The osteoderm, given the catalogue number GG 504, was discovered in several pieces by Jörg Ansorge in 2017, and subsequently prepared by him. The internal structure of the bone examined by micro-computed tomography at the Department of Cytology and Evolutionary Biology at the University of Greifswald.
The specimen comprises five separate fragments, which can be assembled to form a single piece with a maximum dimension of 15.5 cm. From the overall shape of this piece, Schade and Ansorge calculate that it represents about 75% of the original bone. Distinct striations can be seen on both surfaces of the specimen, appearing wrinkled under a light microscope, though these are rougher and more irregular on the more convex side. The osteoderm is thickest in the middle of what Schade and Ansorge assess to be its forward edge, where it is about 2 cm thick, tapering to the rear and either side. Both sides of the bone are convex, although one more than the other, with the specimen being slightly bent and the more convex side forming the inner part of the bend. The osteoderm appears to have originally been sub-parallel along much of its length, tapering towards the rear.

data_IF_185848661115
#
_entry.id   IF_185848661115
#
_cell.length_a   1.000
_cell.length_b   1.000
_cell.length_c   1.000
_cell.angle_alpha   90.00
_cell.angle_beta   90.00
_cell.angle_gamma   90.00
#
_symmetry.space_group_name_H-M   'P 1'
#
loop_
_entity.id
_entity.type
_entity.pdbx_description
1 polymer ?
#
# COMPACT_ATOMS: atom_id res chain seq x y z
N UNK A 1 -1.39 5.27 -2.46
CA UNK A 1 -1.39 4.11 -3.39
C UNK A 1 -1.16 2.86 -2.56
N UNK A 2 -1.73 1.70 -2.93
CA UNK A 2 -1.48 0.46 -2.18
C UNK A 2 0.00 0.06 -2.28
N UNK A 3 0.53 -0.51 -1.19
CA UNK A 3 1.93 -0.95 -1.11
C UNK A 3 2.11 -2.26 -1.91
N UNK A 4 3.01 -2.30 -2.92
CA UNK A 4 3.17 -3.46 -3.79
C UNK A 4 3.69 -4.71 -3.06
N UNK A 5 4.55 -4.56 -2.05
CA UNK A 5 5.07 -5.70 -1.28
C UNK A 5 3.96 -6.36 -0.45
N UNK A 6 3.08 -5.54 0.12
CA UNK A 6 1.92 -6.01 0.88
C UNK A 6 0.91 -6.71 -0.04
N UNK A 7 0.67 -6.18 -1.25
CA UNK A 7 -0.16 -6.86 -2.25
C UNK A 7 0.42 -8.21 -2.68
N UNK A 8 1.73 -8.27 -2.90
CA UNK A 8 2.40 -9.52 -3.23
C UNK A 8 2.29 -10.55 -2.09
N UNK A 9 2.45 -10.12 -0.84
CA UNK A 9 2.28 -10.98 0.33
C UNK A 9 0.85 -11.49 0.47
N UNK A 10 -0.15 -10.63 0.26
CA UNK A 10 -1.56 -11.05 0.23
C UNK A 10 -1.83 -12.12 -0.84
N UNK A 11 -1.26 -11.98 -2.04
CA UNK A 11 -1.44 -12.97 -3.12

The bulk of the osteoderm appears to be made up of Haversian bone (bone made up of a series of parallel tubes, which in life would have held blood vessels), surrounded by a thin, laminated cortex. These laminae are separated by layers of aragonite in places, and appear to show lines of arrested growth.
Specimen GG 504 resembles a previously described specimen, GG 85/1 23, which has been assigned to Emausaurus, an early diverging Thyreophoran Dinosaur (that is to say, an early Thyreophoran Dinosaur that cannot be confidently assigned to either of the main Thyreophoran groups, the Stegosaurs and Ankylosaurs, and which presumably lived before those groups diverged), and which was also recovered from the Grimmen Clay Pit. However, GG 504 is significantly larger than GG 85/1 23 (15.5 cm vs 4.5 cm), and GG85/1 23 is the largest known osteoderm associated with Emausaurus. Furthermore, GG 85/1 23 has a rougher, more vascularised base than GG 504, and a less symmetrical shape.
GG 504 also shows some resemblances to osteoderms associated with Scutellosaurus lawleri, another early diverging Thyreophoran from the Early Jurassic of Arizona, although again it is significantly larger than any osteoderm associated with this species (Scutellosaurus lawleri is only thought to have reached about 120 cm in total length).
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